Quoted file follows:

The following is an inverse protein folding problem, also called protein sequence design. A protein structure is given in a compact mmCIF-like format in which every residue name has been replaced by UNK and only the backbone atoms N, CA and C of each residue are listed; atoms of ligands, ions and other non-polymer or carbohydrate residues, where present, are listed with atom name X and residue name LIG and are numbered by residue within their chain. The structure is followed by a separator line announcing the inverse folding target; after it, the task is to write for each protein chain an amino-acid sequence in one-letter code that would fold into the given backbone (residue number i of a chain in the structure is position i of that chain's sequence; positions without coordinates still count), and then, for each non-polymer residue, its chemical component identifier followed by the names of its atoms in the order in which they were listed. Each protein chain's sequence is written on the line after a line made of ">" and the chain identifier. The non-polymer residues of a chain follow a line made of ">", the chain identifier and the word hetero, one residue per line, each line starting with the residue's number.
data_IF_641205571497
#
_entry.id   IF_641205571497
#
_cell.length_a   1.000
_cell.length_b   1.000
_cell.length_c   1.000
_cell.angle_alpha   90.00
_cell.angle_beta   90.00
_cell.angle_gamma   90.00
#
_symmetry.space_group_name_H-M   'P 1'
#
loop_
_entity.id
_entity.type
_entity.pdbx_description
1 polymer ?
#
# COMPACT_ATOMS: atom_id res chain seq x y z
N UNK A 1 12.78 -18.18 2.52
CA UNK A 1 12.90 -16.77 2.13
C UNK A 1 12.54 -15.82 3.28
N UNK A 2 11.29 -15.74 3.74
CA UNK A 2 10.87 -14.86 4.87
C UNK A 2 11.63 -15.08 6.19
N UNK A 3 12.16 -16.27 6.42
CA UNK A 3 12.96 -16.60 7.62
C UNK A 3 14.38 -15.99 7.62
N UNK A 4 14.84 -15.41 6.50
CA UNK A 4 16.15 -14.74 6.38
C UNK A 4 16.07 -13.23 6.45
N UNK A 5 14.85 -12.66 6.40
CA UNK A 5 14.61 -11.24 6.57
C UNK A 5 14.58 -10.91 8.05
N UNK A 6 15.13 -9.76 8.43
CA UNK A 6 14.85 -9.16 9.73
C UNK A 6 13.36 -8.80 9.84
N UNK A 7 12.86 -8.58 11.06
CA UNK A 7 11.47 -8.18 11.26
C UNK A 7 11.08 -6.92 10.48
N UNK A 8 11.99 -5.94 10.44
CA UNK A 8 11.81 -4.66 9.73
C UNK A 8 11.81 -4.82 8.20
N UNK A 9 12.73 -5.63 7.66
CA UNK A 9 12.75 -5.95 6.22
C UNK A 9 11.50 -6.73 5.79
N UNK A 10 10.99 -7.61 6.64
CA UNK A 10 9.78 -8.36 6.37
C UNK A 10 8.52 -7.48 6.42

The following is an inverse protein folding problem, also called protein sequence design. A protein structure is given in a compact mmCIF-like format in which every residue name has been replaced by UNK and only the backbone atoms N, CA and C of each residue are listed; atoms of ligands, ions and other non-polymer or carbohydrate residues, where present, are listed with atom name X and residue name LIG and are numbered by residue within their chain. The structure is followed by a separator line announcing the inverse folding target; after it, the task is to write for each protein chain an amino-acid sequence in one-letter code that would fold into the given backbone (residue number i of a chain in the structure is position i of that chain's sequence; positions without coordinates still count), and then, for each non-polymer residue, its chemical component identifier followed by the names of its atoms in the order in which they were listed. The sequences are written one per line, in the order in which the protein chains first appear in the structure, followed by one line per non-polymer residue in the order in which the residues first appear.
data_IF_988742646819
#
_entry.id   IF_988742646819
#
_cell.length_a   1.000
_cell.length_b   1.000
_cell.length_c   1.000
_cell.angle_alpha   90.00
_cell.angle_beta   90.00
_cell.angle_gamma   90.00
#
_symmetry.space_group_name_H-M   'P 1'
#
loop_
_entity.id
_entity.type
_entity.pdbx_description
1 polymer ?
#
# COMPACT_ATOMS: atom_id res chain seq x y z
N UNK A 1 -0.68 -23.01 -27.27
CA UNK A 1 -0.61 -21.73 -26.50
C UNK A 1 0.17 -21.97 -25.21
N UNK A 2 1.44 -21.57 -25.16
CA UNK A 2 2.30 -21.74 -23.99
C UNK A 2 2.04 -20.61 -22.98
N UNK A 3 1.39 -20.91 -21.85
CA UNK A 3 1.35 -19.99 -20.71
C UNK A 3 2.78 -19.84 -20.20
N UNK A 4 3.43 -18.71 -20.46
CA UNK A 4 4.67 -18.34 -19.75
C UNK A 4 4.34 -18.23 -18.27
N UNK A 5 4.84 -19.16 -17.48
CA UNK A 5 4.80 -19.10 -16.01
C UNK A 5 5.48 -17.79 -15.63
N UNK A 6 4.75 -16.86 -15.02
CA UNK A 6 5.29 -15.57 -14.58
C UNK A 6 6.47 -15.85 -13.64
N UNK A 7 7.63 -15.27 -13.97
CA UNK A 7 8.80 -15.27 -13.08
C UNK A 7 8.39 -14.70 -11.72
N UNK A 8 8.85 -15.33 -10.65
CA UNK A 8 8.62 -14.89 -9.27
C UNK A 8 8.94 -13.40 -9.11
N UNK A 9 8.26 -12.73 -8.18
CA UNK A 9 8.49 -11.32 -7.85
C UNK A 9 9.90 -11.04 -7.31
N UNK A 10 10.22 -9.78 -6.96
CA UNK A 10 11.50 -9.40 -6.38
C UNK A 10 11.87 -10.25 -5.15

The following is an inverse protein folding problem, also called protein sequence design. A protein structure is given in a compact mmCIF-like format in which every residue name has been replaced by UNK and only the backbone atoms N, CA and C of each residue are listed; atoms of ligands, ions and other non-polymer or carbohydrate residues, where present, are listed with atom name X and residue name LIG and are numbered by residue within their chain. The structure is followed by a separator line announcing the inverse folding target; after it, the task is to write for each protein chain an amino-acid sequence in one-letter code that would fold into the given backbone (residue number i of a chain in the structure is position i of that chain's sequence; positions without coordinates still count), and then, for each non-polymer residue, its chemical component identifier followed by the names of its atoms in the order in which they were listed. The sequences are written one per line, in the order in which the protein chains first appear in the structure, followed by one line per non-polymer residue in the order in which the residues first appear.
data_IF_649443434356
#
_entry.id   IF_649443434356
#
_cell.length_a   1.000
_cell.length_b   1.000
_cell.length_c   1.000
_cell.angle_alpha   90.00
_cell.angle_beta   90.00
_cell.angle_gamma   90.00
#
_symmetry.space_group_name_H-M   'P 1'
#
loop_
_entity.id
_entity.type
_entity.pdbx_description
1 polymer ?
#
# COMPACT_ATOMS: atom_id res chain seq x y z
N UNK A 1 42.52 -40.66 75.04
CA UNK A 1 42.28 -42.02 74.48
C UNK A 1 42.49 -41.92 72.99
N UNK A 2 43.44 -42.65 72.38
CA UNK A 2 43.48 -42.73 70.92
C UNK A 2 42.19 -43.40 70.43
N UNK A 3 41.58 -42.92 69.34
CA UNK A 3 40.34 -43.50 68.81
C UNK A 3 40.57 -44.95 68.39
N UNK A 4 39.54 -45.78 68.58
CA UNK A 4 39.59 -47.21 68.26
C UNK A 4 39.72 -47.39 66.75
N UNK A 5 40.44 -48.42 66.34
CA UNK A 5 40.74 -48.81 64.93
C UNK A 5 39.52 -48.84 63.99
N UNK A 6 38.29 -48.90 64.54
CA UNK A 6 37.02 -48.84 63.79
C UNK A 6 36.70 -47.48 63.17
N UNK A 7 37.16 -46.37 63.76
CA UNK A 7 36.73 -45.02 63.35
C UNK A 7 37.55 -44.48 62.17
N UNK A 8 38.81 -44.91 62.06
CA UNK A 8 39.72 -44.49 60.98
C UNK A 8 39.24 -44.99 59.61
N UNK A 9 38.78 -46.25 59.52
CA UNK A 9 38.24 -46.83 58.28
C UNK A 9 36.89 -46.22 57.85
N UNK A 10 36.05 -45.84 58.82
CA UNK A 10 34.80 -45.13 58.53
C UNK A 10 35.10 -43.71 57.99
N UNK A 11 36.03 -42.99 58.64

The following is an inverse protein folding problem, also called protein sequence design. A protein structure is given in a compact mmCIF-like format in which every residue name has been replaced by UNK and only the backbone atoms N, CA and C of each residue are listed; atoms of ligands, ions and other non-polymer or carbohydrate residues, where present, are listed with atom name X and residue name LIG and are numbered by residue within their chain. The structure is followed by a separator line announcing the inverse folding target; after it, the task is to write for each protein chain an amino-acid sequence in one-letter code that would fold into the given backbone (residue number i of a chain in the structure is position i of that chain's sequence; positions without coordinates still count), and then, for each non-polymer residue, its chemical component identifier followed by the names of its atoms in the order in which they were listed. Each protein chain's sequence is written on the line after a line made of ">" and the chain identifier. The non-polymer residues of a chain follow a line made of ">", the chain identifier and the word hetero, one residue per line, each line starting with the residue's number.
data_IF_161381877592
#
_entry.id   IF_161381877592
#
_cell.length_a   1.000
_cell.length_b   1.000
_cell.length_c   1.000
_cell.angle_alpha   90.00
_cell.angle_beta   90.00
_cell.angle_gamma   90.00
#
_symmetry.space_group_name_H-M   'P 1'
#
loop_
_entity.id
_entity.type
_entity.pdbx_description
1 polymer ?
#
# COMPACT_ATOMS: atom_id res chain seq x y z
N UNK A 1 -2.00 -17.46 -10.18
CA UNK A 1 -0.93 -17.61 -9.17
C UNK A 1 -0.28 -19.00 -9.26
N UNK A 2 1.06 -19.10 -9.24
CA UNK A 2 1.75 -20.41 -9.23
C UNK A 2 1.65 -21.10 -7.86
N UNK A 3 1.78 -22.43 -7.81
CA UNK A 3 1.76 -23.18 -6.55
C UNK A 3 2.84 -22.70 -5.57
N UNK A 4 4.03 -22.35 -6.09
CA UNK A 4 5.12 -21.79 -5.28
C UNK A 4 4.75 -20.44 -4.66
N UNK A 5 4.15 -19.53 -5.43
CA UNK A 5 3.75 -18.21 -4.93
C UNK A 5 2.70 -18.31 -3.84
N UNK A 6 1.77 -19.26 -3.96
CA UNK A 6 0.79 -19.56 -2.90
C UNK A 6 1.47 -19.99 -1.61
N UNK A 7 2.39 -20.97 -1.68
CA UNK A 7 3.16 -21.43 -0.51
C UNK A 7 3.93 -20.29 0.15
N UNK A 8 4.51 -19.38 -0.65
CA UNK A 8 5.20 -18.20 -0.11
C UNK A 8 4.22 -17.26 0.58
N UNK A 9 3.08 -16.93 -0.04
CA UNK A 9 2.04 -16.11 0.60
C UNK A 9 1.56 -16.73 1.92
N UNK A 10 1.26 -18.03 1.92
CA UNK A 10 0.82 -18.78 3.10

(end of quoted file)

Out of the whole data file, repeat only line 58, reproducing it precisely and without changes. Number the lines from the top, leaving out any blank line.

_cell.length_b   1.000